Previously, Aldi Nord did not differentiate between the variants at consumer unit level in its inventory record. Different to Aldi Süd, all items in a mixed case had the same article number in the Aldi Nord world. Based on this logic, Aldi Nord has also successfully started to optimise store orders with Relex based on the old SAP system world: In the Netherlands, the discounter has already implemented Relex nationwide.

Problems with stock levels in the new system world accumulated in the pilot region to create a situation reminiscent of hoarding. (Photo: Bart Lelieveld / Distrifood.)
Problems with stock levels in the new system world accumulated in the pilot region to create a situation reminiscent of hoarding. (Photo: Bart Lelieveld / Distrifood.)

The challenge of new article structure mapping

In the new merchandise management system based on SAP S/4HANA, Aldi Nord now also wants to map the variants of the mixed cases in the inventory record and has therefore also recreated its product master data with a new structure. However, inventory records and ordering should still be carried out at case level to reduce complexity.

Accenture has therefore developed a solution with which the inventory record levels are to be married, according to the project. But internal and external project members independently warn that this approach is problematic and has not been solved satisfactorily.

Aldi Nord speaks of expected fluctuations

When asked by The Retail Optimiser about the causes of the problems during the changeover, Aldi Nord Group officially only explained that the regional company in Culemborg was testing part of a merchandise management system, “as a result of which there were temporary fluctuations in stock levels in the Aldi stores there, which was to be expected.”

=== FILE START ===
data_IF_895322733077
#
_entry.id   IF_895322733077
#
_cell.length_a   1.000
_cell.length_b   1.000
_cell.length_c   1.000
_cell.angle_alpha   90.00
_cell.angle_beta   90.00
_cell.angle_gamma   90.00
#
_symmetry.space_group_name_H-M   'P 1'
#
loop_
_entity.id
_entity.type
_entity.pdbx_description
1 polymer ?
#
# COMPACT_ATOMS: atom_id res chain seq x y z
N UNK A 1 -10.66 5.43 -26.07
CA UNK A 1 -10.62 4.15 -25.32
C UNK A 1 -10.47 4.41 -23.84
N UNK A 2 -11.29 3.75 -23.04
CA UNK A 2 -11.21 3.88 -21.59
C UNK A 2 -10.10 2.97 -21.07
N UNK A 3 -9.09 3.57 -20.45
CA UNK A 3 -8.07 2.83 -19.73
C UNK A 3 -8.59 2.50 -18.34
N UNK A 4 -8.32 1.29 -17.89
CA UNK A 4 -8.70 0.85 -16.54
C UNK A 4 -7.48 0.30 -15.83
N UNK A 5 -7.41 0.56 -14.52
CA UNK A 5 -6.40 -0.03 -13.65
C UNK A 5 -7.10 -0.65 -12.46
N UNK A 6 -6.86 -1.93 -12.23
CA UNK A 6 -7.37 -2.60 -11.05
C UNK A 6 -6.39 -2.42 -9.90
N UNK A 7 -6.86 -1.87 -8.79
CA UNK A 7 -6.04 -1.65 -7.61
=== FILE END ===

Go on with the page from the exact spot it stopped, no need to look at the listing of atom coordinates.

Christian Schneider from Aldi Nord Group Communications went on to explain: “Such tests are standard practice and an integral part of our transformation, which we are continuing unabated and according to plan.”

Reminiscent of Lidl’s SAP disaster

However, the problems in Aldi Nord’s pilot region are viewed with particular concern by insiders and experts. This is also in light of the fact that competitor Lidl had completely cancelled its SAP-based merchandise management system project in 2018 after investing 500 million Euros and is now working on an inhouse development.

Even if the problems in the SAP project at Lidl were different to those at Aldi Nord, the projects still seem to have one thing in common: According to insiders, the SAP solutions have to be introduced very close to the standard in order to run smoothly. Those who adapt the SAP systems to their processes and not the other way round regularly find themselves in difficult waters.